SEPANG - Countries the world over have continued to pledge their support to help Malaysian authorities locate missing Malaysia Airlines flight MH370.
Deputy Foreign Affairs Minister Datuk Hamzah Zainuddin, who engaged with representatives of 20 countries immediately after the prime minister's press conference yesterday, said the meeting discussed efforts to locate the missing aircraft.
He said the discovery of new technical information by various sources as announced by Prime Minister Datuk Seri Najib Razak had led to the collaborative effort with the foreign missions.
"The meeting with all these foreign missions showed positive prospects and we believe we are heading in the correct direction."
He said the new satellite information had a significant impact on the nature and scope of the search mission.
Najib had earlier said they would be working with the relevant countries to request all information that could help in the search, including radar data.
"As the two new corridors involve many countries, the relevant foreign missions were invited for a briefing on this new information by our ministry and the technical experts."
Hamzah said he had instructed the ministry to give a full briefing to foreign governments which have passengers on the plane.
Indonesian embassy deputy chief of mission Hermono said in light of the latest information, his government was ready to extend its cooperation in the second part of the search-and-rescue mission along the south corridor, which passes through the Sumatran islands.
"We will share any data or information from our satellite or radar to assist in the investigation.
"We are now awaiting further information from the Malaysian authorities as they will re-strategise the search this evening."
Bernama reported that India had intensified efforts to locate the missing plane with the deployment of additional naval and air assets at an expanded area in central and east Bay of Bengal.
Entering its third day, the Indian search efforts saw the deployment of two recently-acquired P-8I Long Range Maritime Patrol aircraft of the Indian Navy and one C-130J aircraft of the Indian Air Force in the Bay of Bengal and Andaman Sea, the Indian Defence Ministry said yesterday.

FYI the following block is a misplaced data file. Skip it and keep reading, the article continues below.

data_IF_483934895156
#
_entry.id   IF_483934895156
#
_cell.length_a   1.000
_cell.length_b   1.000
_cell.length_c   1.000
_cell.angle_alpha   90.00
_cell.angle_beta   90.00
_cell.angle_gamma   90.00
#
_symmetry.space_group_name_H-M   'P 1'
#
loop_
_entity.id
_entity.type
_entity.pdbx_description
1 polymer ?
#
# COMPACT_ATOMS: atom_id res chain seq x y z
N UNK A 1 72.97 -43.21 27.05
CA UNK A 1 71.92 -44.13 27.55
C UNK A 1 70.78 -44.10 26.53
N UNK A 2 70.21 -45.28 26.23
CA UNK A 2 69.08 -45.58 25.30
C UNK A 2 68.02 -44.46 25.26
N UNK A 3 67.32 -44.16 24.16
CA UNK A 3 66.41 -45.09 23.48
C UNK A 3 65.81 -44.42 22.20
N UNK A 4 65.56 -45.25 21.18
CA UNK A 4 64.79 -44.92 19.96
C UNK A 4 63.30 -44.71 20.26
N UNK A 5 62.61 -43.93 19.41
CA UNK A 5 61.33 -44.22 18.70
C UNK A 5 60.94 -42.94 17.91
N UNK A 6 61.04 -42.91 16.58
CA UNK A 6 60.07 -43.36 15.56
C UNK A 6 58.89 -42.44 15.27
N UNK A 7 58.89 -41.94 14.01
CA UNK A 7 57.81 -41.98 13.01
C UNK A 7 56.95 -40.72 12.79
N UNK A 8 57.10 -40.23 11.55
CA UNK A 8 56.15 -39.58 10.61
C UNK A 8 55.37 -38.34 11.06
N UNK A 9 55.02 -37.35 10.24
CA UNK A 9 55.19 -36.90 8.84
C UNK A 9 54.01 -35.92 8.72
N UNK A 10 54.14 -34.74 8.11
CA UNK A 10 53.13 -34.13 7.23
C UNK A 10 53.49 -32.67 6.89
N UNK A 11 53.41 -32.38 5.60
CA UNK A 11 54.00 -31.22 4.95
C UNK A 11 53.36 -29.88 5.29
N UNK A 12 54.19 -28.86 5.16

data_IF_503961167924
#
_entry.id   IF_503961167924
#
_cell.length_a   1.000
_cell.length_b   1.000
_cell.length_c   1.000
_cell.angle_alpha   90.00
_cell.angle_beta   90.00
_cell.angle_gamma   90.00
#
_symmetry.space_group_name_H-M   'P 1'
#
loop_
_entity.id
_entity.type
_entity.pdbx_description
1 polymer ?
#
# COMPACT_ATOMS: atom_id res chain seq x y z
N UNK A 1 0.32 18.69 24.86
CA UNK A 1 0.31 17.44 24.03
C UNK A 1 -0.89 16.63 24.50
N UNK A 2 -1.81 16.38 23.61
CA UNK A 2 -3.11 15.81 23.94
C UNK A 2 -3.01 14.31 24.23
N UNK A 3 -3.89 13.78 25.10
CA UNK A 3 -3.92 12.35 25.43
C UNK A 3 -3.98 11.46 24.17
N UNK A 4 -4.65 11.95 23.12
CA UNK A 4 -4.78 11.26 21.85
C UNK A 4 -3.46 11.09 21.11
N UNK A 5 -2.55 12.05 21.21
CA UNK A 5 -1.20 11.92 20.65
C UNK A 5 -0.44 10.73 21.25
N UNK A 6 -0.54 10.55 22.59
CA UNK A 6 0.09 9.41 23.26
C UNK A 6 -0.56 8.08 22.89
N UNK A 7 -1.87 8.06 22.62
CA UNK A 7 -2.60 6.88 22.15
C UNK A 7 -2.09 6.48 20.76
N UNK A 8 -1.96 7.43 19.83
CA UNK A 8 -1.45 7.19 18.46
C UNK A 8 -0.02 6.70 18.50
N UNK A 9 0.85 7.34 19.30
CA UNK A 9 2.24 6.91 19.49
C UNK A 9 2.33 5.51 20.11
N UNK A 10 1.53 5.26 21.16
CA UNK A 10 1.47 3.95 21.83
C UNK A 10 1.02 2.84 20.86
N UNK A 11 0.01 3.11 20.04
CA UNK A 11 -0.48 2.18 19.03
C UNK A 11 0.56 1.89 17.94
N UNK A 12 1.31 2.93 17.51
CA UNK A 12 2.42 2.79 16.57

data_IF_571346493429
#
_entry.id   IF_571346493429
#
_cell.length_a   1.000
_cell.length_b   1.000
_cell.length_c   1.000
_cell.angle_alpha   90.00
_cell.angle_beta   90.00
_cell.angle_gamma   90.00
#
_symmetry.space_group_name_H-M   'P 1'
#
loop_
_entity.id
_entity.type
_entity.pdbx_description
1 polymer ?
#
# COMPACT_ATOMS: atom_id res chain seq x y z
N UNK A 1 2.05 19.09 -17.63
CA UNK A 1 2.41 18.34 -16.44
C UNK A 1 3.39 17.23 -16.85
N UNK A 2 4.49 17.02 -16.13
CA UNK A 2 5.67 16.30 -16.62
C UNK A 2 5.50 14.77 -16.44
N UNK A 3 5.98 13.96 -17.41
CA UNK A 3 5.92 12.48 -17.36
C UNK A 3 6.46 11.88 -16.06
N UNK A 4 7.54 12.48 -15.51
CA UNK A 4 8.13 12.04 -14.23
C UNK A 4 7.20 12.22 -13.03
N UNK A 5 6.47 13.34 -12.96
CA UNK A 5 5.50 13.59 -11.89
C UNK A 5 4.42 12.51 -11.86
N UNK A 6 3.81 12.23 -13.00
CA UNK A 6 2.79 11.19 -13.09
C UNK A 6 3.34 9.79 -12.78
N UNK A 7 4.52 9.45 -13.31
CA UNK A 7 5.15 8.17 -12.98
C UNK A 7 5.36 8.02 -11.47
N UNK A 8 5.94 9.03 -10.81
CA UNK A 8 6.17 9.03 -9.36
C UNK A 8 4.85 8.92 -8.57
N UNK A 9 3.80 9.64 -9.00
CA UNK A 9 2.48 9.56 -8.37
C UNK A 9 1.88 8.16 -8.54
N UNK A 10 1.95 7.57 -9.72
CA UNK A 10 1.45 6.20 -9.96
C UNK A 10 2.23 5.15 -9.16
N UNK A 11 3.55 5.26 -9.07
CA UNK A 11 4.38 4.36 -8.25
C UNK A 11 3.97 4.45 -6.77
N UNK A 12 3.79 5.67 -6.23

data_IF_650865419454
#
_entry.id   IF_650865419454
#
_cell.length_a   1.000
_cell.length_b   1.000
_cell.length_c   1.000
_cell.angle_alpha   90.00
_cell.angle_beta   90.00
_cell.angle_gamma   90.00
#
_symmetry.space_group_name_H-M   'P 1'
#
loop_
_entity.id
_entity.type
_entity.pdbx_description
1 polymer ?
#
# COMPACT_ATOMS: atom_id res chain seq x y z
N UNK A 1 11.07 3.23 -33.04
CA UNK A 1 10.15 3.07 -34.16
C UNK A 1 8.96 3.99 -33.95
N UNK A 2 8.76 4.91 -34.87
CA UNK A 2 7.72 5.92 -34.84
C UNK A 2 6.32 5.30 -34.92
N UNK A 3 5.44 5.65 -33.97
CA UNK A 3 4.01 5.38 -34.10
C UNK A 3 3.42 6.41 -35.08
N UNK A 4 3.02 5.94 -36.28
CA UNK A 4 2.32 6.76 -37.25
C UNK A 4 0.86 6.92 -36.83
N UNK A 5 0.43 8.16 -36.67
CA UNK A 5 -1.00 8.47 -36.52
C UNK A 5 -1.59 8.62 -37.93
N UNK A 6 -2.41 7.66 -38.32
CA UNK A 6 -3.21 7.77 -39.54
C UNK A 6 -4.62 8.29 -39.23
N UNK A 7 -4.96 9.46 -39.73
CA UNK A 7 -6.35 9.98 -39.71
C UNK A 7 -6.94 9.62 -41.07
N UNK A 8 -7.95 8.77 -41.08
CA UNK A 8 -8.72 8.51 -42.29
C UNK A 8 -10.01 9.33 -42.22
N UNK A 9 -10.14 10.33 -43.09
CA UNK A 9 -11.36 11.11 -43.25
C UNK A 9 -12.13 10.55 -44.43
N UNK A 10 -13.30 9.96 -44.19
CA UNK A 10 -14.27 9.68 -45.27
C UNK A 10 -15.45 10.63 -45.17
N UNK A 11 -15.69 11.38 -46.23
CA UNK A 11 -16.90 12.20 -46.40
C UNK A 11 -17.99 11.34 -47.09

The Short Range Maritime Reconnaissance Dornier aircraft of the Indian Navy and the Coast Guard had been extensively deployed for the search operations.
Six ships (three each from the Indian Navy and the Indian Coast Guard) have been deployed, with Indian Navy ships Kesari and Saryu continuing their search as part of a multinational group in the Andaman Sea.
In addition to Coast Guard ships Kanaklata Barua and Bhikaji Cama in the Andaman Sea, CGS Sagar has also been tasked to undertake the search in the Straits of Malacca.
Eastern Naval Command has also provided aircraft assets, including the P-8I aircraft, for search efforts in the Bay of Bengal. As the lead service, the Indian Navy has maintained continuous liaison with the operations centres of the Royal Malaysian Navy and the Royal Malaysian Air Force to coordinate the ongoing multinational efforts involving over 14 countries.
The Indian Navy has coordinated search over an area spanning more than 250,000 sq km in the Andaman Sea and the Bay of Bengal, thus far.
Meanwhile, Vietnam has decided to end the search mission for the missing jet after it was informed that Malaysia had decided to stop searching for the Boeing 777-200ER in the South China Sea, a senior military officer said at Vietnam's National Committee for Search and Rescue.
Quoting China's Xinhua news agency, Bernama reported that Vo Van Tuan, deputy chief of the General Staff of Vietnam People's Army, said the decision was made after Vietnam received information from the Vietnamese ambassador to Malaysia yesterday that Malaysia has decided to end the search in the South China Sea.
Do Ba Ty, chief of the General Staff of Vietnam People's Army and deputy defence minister, announced the decision at a meeting held at the headquarters of the Defence Ministry upon consideration of the information.
Bernama also reported that Singapore Prime Minister Lee Hsien Loong had assured that the republic was ready to provide further support in locating the missing aircraft.
In his letter to Najib, Lee said: "I am deeply saddened that Malaysia Airlines flight MH370 remains missing."
He said Singapore had deployed aircraft and ships to join the search for the missing aircraft.
"After we spoke on the phone on March 8, 2014, Singapore has deployed aircraft and ships to join in the search for the missing aircraft.
"We are cooperating closely with the Malaysian government in its search and locate operation, and hope that the missing plane will be located soon."